If the weather continues to get warmer, the canker epidemics will occur in the north and Scotland, rather than just the south.

pathogen ? =

NATURE LOVERS are unwittingly abetting the rapid spread of a virulent pathogen that is killing native trees in the iconic Otways and Brisbane ranges.

Several heavyweight science and environmental organisations yesterday rang the alarm bells over the problem.

They are racing against the clock to stem the spread of the disease, commonly labelled cinnamon fungus, which is ravaging the entire Brisbane Ranges and parts of the Anglesea heathlands.

Ironically the disease is hitching a ride on the boots and car tyres of bushwalkers and national park enthusiasts who traipse into untouched parts of the forest and help spread the bug, which strangles species such as grass trees, banksias and eucalypts.  

18 Aug 2007 @ 08:20 by swanny : Soil Globalization
well what these suggest that human globalization threatens not only the spread of air and skin borne disease and bacteria from humans around the globe like bird flu but in the very soil and such. By selling soil and such from who knows where we may be introducing pathogens and foriegn agents and bacteria that threaten the healthy bacterias and such in the soil. Soil normally doesn't have global distribution but through commerce now I guess it does.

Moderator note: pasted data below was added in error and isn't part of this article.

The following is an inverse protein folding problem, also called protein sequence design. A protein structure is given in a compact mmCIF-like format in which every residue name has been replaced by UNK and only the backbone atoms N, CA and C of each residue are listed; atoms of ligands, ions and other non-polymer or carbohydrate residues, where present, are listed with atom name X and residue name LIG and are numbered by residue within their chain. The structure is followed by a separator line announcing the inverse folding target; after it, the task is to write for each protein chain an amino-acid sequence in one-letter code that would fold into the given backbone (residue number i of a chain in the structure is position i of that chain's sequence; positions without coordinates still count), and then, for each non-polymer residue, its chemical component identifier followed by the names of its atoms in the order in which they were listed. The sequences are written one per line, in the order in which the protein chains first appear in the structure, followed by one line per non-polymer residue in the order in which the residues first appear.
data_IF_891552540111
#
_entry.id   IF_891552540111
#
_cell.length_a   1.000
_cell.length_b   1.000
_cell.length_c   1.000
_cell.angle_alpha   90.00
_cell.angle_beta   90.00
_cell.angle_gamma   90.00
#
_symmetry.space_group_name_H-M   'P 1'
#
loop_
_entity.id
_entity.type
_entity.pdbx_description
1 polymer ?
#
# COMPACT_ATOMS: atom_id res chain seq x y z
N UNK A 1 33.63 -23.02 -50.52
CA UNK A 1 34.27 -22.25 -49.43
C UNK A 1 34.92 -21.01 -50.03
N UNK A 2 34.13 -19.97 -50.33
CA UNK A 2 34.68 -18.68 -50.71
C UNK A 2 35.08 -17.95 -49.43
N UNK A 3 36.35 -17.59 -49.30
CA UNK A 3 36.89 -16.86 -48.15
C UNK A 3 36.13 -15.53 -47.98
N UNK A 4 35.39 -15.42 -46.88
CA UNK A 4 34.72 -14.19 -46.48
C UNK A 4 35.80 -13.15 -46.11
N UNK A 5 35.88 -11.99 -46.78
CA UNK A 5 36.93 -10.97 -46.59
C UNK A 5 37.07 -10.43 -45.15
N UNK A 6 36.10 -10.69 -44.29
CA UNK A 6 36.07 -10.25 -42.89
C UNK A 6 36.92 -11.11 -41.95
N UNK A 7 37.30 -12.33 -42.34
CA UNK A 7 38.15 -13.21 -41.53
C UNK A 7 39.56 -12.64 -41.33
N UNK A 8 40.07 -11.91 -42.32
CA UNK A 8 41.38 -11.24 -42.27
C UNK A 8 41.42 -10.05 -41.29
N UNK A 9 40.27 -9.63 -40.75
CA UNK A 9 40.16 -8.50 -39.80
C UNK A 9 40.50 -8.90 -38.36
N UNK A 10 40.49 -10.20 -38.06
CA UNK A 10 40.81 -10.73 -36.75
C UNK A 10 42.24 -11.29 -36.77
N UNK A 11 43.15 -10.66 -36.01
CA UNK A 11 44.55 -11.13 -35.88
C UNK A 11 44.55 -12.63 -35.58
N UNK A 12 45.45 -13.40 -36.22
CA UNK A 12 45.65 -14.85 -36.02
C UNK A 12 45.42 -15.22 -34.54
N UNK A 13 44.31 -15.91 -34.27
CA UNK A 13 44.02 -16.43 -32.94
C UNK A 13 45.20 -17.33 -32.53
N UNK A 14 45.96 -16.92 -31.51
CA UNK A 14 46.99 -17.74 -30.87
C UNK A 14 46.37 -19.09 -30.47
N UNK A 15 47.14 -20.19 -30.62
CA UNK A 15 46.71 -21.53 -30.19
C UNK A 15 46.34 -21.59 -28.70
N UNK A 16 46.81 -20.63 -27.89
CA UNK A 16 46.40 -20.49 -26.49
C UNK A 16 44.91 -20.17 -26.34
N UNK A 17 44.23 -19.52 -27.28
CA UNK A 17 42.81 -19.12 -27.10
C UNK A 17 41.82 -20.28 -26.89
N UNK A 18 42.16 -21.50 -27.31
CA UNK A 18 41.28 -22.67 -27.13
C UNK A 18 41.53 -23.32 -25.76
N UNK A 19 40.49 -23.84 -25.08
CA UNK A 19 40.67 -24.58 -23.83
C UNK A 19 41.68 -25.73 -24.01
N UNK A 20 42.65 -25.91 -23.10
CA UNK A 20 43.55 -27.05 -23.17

So what might be happening is that we buy these foreign soil mixes put it on our gardens then treat the disease it may cause but spread it to out lying natural areas via our shoes, finger nails and then it attacks these natural areas which may not have any defenses against it.
The principle that emerges perhaps being that you should buy soil that isn't from your immediate (100 mile radius or so) area. Foreign soils sales and transport should be banned as soil "naturally" does not move from its immediate area unless by age old river distribution.  

18 Aug 2007 @ 17:27 by bushman : Hmm.